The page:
Talk to the Records Management People and Make a Records Management Policy: Records Management is a term that has been around for a long time.  A more recent term that has become synonymous is Information Governance.  eDiscovery Daily has over 200 posts related to Information Governance, including this seven blog post series from Tom here.  Enjoy!

Make A Litigation Hold Policy and Enforce the Litigation Hold Policy: We’ve covered the topic of litigation holds several times as well during the almost 9 1/2 years of the blog, including these two posts (recently updated) where we discuss several things you need to consider when implementing your own litigation hold.  It’s also worth noting that a platform that automates tracking litigation holds, like CloudNine Review™ (shameless plug warning!), can make it easier.

Meet with Your Client’s Inside Counsel: With all of the info you learned above, you’re well equipped to (as Tom puts it) “discuss all of the above”.  One more thing that can help is understanding topics that can be covered during the meet and confer that will benefit both you and your client.  Here’s a webcast that will help – again, you can click on the webcast to get access to the slides (via the attachments link) if you don’t want to sit through the hour-long webcast.

One more thing that Tom notes in his post is that “eDiscovery is a process comprised of separate distinct stages, any one of which may have specific software available for that stage” and that’s very true.  Certainly, that’s true at CloudNine, where, in addition to our Review product mentioned above, we also have a product that collects data from O365 and One Drive (CloudNine Collection Manager™), an Early Data Assessment platform (CloudNine Explore™), a processing and production platform known as the “swiss-army knife of eDiscovery” (CloudNine LAW™) and a tried and true desktop review platform (CloudNine Concordance®).  There are as many workflows as there are organizations conducting eDiscovery and getting the most out of software products available from CloudNine or other providers to maximize your own workflow is key to succeeding at eDiscovery.  Work with your software provider (whoever they are) to enable them to help maximize your workflow.  Help us help you!  :o)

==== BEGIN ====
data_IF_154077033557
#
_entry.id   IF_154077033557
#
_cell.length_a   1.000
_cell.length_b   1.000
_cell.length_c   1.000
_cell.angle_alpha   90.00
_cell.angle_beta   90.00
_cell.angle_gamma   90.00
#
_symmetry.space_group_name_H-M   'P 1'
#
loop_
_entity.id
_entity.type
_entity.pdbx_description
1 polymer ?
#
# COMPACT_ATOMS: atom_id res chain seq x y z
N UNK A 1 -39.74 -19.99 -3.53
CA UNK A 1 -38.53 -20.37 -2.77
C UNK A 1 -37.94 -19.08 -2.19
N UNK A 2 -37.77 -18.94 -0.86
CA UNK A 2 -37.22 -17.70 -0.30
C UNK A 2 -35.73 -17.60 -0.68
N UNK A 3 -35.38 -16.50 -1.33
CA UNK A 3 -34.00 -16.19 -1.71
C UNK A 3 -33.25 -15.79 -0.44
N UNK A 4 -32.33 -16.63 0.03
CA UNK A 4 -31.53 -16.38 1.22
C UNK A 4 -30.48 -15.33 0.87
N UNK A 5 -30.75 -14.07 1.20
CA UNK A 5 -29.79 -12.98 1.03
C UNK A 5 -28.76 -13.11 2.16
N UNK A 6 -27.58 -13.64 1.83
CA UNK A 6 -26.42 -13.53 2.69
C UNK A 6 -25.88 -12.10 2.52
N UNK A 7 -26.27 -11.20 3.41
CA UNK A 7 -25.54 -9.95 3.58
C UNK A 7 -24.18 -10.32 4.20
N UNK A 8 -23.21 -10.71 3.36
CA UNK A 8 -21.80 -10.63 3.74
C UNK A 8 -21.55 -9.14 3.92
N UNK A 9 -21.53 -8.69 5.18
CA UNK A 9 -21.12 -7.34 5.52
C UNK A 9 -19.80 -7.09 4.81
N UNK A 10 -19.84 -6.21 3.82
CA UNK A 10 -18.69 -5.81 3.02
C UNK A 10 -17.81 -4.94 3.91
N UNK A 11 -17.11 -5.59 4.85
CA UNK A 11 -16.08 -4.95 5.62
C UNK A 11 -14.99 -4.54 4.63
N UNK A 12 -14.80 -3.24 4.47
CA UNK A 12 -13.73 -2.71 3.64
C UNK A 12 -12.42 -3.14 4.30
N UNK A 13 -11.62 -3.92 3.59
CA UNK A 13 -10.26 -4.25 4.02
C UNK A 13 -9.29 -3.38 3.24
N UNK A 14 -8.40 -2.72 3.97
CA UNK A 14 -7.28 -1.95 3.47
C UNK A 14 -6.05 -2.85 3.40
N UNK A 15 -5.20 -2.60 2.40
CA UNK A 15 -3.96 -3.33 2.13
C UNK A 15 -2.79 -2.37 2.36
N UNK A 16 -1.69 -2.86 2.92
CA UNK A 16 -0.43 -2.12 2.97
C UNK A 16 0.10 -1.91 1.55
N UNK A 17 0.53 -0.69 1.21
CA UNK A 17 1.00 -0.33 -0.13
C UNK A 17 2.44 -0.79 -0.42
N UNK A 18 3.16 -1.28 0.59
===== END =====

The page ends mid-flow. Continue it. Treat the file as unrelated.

So, what do you think?  Are you familiar with all of these resources?  If not, now you can be!  As always, please share any comments you might have or if you’d like to know more about a particular topic.

Sponsor: This blog is sponsored by CloudNine, which is a data and legal discovery technology company with proven expertise in simplifying and automating the discovery of data for audits, investigations, and litigation. Used by legal and business customers worldwide including more than 50 of the top 250 Am Law firms and many of the world’s leading corporations, CloudNine’s eDiscovery automation software and services help customers gain insight and intelligence on electronic data.